The mystery in Cuba continues. Yesterday the Cuban authorities released photographs and a statement from Cuban leader Fidel Castro on the eve of his eightieth birthday. Our continuing conjecture about what is really going on…
From the photographs (assuming they are real and not doctored fakes)
As we suspected, he is not dead.
He is also not intubated or on a breathing machine at the time of the photos. It also appears that he does not have or has not had a tracheostomy, which is a hole fashioned into the trachea or windpipe for long-term ventilator use. At the time of the photos he was not using any supplemental oxygen, although as it takes 60 seconds for most patients to desaturate, any supplemental oxygen delivered through nose prongs could have easily been removed for the photos. It does not look as if he is in danger of dying in the next several days.
He appears to be awake but looks very drawn and tired and thin. It could qualify for cachexia, which is the wasting syndrome that patients get with cancer. It could also be associated with the normal weight loss (tissue catabolism) that patients undergo with any major surgery for any cause.
He is either sitting or reclining in the four photos and not standing. the fact that he is not walking or ambulating continues to be very curious to me. It would seem to me that if they could have somehow gotten him out of bed to stand, even for a few moments to take a photo or to have him wave from a balcony, they would have. One must consider whether he is too incapacitated to stand or if he has a functional problem with his legs.
He is not smiling. This is what makes me really think he is really sick. On his eighieth birthday when he opens his statement to his countrymen that “I feel very happy…” he is not able to manage even a glimmer of a smile??
Musings:b> he fails what physicians call the “foot of the bed test”. I have unfortunately seen it all too often when patients are dying and have lost their spark of vitality, their sense of optimism and connectedness with life. Patients particularly with end-stage cancer have (for lack of a better term) a way of turning inward as they contemplate their mortality and their approaching death. Understandably, most people are very subdued.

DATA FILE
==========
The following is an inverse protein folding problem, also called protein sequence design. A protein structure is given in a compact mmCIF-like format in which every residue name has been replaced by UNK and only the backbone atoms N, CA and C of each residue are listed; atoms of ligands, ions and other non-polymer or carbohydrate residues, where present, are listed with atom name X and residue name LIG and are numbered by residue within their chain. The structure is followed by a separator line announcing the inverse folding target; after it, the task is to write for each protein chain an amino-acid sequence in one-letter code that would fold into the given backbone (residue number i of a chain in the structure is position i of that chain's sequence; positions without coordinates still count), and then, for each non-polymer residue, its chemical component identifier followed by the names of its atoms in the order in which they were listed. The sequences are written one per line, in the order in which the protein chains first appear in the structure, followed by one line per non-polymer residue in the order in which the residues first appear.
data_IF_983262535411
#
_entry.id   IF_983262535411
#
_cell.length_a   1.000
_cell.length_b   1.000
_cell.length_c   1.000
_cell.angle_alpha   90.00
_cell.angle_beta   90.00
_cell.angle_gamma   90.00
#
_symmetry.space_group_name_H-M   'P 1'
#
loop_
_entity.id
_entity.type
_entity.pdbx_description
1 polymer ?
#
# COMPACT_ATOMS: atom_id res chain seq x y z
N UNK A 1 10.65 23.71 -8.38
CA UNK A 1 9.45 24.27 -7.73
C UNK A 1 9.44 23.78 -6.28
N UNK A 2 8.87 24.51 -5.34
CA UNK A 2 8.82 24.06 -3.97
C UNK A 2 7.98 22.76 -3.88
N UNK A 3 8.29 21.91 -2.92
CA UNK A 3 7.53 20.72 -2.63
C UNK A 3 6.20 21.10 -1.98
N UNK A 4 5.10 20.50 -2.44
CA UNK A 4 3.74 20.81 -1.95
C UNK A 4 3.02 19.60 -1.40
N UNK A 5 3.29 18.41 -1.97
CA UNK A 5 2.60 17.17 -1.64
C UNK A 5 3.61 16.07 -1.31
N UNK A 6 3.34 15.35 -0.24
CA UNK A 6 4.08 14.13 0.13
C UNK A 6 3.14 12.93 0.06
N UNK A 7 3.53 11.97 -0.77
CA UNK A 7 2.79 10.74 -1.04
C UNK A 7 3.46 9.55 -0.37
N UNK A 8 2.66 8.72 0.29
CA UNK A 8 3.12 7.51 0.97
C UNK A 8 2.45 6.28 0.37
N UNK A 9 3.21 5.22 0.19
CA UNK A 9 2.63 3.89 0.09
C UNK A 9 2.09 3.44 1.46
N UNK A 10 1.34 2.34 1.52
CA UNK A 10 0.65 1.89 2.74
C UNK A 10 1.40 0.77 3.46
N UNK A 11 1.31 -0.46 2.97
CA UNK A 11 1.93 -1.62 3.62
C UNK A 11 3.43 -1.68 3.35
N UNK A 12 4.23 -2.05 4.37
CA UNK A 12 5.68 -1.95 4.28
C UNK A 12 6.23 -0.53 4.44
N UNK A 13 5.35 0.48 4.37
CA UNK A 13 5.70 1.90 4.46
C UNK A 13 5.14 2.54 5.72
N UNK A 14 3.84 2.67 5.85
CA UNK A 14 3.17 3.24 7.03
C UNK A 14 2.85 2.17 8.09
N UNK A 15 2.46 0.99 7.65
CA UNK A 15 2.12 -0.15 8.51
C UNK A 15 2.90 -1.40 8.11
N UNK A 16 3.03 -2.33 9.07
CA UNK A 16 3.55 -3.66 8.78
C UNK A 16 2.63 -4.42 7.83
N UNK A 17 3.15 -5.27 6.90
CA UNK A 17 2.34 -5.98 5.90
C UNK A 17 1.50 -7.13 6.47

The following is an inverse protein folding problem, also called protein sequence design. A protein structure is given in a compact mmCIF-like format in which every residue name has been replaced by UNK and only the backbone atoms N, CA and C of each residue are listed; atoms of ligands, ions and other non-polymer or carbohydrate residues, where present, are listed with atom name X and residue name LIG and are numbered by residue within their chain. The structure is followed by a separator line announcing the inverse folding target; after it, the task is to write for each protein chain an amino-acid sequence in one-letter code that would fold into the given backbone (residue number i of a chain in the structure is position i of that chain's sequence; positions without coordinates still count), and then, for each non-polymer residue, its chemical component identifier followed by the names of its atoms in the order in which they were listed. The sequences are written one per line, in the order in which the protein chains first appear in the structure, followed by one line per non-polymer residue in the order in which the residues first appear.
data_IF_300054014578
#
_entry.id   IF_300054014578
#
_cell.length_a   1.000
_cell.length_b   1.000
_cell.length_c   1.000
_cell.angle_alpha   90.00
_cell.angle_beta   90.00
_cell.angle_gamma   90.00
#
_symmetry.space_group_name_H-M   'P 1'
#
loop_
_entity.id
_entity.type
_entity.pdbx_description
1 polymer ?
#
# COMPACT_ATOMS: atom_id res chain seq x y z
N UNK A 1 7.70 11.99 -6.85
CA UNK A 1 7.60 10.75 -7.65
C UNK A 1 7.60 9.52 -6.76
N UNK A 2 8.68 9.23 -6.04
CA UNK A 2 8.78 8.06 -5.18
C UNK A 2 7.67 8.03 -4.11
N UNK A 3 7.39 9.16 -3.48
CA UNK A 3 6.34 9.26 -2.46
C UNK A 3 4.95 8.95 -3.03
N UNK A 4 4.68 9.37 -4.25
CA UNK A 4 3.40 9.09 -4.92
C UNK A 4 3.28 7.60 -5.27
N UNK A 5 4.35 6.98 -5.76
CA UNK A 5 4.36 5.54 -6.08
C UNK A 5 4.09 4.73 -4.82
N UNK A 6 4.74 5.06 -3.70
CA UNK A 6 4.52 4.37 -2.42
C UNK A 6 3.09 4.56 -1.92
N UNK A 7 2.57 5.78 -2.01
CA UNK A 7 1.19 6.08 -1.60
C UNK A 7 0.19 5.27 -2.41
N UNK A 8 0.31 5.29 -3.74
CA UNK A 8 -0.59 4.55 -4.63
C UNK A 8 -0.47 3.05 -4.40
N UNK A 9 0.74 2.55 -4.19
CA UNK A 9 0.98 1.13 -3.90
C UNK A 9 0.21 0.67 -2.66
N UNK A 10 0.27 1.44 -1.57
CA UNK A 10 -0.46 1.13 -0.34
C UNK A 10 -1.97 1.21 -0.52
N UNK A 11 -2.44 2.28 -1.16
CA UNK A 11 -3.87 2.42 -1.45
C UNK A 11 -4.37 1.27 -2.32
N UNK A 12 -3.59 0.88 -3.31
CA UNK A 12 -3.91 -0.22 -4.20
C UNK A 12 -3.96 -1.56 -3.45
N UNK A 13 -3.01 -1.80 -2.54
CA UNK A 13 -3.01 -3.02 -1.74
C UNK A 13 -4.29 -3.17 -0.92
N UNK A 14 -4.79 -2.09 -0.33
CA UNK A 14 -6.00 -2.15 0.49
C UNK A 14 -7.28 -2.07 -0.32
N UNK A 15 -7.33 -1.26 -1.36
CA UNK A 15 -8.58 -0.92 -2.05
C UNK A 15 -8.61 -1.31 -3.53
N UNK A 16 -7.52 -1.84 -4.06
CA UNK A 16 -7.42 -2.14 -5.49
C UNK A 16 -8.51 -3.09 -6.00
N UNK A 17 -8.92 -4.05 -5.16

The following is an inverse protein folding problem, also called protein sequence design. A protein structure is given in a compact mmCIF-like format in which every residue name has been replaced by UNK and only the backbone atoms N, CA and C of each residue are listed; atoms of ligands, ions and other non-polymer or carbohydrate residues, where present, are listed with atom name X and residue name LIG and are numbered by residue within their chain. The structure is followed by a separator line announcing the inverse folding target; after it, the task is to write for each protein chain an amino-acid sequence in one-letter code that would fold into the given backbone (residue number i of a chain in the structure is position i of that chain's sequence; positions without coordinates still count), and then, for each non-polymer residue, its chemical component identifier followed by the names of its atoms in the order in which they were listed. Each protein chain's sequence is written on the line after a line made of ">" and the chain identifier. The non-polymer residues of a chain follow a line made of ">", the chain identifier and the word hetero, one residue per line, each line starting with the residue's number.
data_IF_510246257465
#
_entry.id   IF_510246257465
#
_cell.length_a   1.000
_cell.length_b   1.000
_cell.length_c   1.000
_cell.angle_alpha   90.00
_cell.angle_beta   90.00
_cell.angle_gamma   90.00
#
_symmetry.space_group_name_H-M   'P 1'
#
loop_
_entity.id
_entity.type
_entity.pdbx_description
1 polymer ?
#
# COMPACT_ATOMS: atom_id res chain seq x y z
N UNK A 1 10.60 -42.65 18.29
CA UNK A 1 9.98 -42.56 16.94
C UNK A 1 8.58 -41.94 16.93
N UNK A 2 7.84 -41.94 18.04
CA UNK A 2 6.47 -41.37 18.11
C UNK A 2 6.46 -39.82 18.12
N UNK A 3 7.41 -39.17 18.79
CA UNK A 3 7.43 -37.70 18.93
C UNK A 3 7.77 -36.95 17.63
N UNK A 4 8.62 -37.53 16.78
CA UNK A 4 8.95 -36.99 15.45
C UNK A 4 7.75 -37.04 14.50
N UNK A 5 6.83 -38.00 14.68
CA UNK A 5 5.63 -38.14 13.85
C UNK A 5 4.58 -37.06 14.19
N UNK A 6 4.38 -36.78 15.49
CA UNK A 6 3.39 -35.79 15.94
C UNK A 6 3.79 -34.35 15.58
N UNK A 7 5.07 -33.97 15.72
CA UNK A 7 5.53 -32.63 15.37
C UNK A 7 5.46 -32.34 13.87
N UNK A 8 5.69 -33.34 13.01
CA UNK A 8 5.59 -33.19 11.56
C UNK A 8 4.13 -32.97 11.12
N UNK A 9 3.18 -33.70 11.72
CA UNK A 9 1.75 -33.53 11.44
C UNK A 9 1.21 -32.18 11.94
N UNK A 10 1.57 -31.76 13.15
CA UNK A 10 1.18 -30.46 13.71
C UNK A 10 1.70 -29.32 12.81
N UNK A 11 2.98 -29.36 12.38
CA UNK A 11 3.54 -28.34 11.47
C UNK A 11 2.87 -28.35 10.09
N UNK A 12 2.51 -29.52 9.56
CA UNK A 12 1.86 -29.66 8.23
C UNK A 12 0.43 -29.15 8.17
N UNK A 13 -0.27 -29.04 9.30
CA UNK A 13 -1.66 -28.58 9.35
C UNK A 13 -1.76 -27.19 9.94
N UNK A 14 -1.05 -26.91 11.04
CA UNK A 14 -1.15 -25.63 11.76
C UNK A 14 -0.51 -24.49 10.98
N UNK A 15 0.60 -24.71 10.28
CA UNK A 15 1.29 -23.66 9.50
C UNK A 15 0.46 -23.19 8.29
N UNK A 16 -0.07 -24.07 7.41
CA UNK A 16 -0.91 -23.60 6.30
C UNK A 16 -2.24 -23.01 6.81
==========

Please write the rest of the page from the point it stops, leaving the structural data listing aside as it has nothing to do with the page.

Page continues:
From the statement
“For all those who care about my health, I promise to fight for it.”
If he had a curable condition, why would it not be something like, “I am regaining my health after my surgery and will be back at work soon.” When a person says they are fighting a disease or for their health it is usually a euphemism for an expected bad outcome.
“To say that the objective stability has considerably improved is not making up a lie.”
This seems to indicate that he made it through his surgery and is stable from a surgical point, which is confirmed from the photo’s – that is he is awake and not on a breathing machine, etc.
“To affirm that the recovery time will take a short time and that there is no risk would be absolutely incorrect.”
Okay, if it is not metastatic cancer, why would the recovery time not be short and what would the risk be? He is awake and sitting up and again, not on a breathing machine. In many American hospitals (cancer or no cancer) he would be a day or two away from being discharged. He is clearly communicating that he will not be appearing soon (or probably ever).
“I ask you all to be optimistic, and at the same time to be ready to face any adverse news.”
In the US when a patient is about to die, we tell the family to “get ready for the sad news.”
Conclusion: I still believe that Castro’s diagnosis is some type of metastatic intraabdominal cancer. It just seems to me that if it was at all possible they would have wheeled him onto a balcony for at least a few seconds of a live appearance. When Pope John Paul II was really just hours from death he appeared at the window of his room. The photos from Havanna were intended, of course, to portray that Castro is not as sick as he probably is. Or maybe Castro just doesn’t care anymore if he makes a live appearance or not. I will bet my house that we never see him alive again.
Copyright 2006 Insidesurgery.com